Student Voice — Stories of Success: Hannah Gandy
Hannah Gandy attended three high schools before enrolling at the Pavilion School — an institution catering for students who have been disengaged or excluded from mainstream education. Through determination, passion and the support of teachers Hannah became the first Pavilion School student to graduate with a VCE.
We originally met Hannah in 2019; since then she has graduated with a Bachelor of Laws/Arts from La Trobe University, completed a Graduate Diploma of Legal Practice and is now on her way to being admitted as a lawyer.
Hannah reflects upon her journey through higher education, access to university for those who don’t feel as though it’s a possibility for them, and what the future holds.
— Hannah’s story (2022)
It was a long time before I was enrolled at La Trobe University when I realised that I wanted to help improve the lives of young persons suffering disadvantage. This didn’t mean that I knew I wanted to be a lawyer or that I had my career planned out — following my passion led to incredible opportunities that helped cement what I would do. Where I am today is a direct representation of following those passions, and I’m proud of that.
I really care about the people that I support through all avenues of my work and can place myself in their shoes to better understand their needs when dealing with problems, whether legal, social or practical.
Since graduating, I’ve started working at the Centre for Multicultural Youth as the Senior Liaison Officer for the Youth Referral and Independent Person Program, which supports young people in the legal system. I’m still working as a Youth Worker for Banyule City Council, and providing support work for a private social work practice to people with a range of complex needs.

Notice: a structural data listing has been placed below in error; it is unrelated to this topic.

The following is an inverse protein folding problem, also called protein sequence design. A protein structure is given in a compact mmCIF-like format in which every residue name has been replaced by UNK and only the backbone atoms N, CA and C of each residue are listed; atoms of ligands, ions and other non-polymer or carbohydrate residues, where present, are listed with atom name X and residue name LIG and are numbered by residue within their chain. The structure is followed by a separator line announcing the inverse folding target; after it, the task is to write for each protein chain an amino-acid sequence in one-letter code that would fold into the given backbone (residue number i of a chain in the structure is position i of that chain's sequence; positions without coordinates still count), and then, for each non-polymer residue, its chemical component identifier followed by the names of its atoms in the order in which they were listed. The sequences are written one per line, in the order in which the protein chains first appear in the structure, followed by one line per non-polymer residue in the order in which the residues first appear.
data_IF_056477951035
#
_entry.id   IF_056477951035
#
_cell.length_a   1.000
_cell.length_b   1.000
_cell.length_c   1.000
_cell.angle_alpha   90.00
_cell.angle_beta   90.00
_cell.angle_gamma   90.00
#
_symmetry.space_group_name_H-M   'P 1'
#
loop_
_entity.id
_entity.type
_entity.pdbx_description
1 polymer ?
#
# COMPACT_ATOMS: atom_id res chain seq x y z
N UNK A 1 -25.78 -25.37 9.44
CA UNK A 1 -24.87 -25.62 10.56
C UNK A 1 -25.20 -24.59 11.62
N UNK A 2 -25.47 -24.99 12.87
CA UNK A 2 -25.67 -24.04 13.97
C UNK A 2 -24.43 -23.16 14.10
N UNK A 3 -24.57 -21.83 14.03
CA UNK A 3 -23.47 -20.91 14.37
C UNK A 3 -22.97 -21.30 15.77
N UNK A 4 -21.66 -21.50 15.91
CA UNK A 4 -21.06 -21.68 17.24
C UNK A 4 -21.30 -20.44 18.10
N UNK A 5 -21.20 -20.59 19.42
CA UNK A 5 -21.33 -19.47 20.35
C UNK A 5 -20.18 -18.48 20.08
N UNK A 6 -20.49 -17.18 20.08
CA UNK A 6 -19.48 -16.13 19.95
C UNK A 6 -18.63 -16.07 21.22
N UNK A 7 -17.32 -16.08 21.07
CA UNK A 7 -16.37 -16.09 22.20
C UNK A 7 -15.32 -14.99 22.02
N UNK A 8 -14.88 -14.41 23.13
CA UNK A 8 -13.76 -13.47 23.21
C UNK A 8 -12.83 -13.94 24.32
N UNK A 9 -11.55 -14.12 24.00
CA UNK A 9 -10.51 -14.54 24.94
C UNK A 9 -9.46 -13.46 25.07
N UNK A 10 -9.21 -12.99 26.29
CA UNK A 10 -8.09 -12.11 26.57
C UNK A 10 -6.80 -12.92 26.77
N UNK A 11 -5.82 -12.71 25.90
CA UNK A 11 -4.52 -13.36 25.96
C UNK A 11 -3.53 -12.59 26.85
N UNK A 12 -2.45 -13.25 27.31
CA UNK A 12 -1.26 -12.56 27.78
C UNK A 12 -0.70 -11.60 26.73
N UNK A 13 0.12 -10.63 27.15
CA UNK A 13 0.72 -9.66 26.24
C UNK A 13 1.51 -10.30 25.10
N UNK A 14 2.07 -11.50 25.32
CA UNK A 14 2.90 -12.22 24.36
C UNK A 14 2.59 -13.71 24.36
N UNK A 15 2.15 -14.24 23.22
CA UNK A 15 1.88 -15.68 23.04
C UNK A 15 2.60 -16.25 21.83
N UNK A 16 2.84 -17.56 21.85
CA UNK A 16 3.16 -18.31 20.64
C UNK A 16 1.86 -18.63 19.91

The most important thing for these young people to understand is that anyone can go to university, but they must take positive steps to achieve it. For disadvantaged young persons, there are undeniably emotional, financial and social barriers to accessing tertiary education which prevent them realising university is an option. The biggest message to send to young people in this situation is that they can go to university, and that they are in control of that.
At the end of 2021, I was announced as a 2022 John Monash Scholar. The scholarship supports people to study a postgraduate course anywhere in the world. In September this year I will commence a Master of Laws specialising in Law and Social Justice at University College London. This opportunity will help me gain a more in-depth understanding of legal issues that impact young persons suffering disadvantage, and how they can be overcome.